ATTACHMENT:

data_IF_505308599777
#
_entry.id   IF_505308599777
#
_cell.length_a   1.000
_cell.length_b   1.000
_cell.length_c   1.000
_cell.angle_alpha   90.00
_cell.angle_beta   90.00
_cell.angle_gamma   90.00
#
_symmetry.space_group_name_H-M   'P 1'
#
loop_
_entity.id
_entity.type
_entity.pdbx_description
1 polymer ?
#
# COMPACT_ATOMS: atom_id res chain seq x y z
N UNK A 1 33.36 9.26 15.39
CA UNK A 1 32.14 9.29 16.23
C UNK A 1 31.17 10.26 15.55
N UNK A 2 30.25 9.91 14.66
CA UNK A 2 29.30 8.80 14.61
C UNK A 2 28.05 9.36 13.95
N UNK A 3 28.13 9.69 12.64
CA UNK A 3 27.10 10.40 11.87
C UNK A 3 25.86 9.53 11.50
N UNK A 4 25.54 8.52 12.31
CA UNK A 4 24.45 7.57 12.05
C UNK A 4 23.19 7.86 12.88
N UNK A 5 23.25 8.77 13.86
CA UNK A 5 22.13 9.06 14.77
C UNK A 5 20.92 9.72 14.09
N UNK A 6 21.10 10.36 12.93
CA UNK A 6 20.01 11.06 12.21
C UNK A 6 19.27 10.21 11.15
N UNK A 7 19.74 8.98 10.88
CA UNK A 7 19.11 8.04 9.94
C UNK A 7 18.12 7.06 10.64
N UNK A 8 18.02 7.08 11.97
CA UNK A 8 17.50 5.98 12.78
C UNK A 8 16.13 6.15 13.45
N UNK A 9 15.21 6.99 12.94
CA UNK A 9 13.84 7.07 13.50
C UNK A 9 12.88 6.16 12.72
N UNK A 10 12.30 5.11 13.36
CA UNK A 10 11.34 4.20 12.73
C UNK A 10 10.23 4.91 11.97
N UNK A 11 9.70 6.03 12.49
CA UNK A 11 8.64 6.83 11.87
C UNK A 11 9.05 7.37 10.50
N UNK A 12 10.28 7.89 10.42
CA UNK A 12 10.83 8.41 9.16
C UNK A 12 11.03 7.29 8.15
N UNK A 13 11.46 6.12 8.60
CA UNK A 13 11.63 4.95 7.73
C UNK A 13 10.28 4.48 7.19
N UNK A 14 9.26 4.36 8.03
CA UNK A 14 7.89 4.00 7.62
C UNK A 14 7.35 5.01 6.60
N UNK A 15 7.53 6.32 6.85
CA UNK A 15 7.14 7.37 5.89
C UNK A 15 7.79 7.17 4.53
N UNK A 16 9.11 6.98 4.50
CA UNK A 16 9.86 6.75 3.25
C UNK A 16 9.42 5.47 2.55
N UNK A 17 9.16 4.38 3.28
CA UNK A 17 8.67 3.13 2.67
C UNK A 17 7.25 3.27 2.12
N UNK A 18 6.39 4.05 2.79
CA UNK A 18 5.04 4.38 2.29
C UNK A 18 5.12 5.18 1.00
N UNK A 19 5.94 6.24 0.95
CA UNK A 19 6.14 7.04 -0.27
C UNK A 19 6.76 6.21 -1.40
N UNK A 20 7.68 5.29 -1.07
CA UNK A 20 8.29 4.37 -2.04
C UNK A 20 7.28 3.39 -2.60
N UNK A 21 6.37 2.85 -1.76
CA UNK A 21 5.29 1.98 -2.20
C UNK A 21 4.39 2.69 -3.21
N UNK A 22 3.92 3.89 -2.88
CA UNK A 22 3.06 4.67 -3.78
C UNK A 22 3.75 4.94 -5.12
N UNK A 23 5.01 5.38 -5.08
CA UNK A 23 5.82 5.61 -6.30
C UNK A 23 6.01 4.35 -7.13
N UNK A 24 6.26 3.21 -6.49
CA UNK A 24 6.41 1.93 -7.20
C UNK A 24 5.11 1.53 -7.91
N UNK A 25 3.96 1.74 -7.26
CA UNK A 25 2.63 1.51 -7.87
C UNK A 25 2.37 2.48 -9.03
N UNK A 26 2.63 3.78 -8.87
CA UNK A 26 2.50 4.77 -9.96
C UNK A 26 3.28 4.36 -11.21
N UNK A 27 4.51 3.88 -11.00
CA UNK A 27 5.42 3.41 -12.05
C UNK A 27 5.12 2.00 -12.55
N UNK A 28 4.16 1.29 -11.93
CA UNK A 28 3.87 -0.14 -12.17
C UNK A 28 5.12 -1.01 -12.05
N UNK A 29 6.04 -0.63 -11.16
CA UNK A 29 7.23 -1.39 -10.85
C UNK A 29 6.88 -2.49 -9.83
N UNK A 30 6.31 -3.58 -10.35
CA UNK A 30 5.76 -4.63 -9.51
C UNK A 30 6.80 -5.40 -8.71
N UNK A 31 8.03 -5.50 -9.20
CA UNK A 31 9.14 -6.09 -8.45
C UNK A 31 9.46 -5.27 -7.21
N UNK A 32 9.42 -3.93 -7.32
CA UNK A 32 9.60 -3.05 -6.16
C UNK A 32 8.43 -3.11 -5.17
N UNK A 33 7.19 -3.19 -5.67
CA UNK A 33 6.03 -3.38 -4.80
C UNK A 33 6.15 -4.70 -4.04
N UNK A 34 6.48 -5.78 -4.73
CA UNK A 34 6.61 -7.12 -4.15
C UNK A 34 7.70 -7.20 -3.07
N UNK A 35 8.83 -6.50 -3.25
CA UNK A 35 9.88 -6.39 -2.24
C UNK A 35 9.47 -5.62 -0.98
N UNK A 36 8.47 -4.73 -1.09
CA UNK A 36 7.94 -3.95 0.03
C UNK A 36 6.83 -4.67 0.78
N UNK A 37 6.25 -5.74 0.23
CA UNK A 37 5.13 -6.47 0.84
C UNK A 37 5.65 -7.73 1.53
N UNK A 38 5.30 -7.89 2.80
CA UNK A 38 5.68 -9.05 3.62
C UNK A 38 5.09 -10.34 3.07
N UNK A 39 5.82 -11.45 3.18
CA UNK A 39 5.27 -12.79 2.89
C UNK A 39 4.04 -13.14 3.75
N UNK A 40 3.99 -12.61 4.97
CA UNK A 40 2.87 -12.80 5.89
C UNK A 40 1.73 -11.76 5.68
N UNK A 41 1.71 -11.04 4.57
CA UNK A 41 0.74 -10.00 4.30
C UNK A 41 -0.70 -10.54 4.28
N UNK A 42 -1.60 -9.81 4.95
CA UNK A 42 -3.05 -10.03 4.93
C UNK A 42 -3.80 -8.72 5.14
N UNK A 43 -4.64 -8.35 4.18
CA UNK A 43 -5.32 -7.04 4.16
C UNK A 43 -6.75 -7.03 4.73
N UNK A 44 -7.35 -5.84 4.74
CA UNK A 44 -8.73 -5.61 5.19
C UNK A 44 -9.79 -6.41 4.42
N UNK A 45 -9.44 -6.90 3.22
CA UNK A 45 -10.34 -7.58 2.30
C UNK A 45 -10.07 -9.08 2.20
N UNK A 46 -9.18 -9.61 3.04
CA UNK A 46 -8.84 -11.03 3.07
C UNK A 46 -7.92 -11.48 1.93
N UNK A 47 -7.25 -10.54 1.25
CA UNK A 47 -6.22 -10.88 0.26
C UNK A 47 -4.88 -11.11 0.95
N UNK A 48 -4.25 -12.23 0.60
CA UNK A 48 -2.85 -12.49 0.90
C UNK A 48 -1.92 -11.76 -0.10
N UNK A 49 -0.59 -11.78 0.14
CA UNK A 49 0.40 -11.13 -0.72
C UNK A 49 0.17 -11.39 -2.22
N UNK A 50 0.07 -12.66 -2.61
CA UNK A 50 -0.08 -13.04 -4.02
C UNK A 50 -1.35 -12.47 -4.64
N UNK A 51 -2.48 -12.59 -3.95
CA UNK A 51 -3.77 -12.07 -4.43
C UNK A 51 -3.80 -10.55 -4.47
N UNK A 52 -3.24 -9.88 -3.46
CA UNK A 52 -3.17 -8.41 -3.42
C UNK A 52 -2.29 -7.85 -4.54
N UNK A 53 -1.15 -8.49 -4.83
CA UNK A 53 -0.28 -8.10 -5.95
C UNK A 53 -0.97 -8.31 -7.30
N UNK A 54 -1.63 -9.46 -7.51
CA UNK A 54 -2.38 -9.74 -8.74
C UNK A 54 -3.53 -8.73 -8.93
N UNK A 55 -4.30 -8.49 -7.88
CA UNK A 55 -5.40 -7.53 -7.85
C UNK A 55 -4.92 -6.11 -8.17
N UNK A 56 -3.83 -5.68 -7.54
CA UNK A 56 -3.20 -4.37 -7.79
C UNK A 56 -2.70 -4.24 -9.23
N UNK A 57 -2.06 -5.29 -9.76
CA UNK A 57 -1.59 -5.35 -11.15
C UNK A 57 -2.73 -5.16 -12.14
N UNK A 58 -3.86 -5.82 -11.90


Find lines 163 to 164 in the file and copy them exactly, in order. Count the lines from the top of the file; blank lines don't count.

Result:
CA UNK A 48 -2.85 -12.49 0.90
C UNK A 48 -1.92 -11.76 -0.10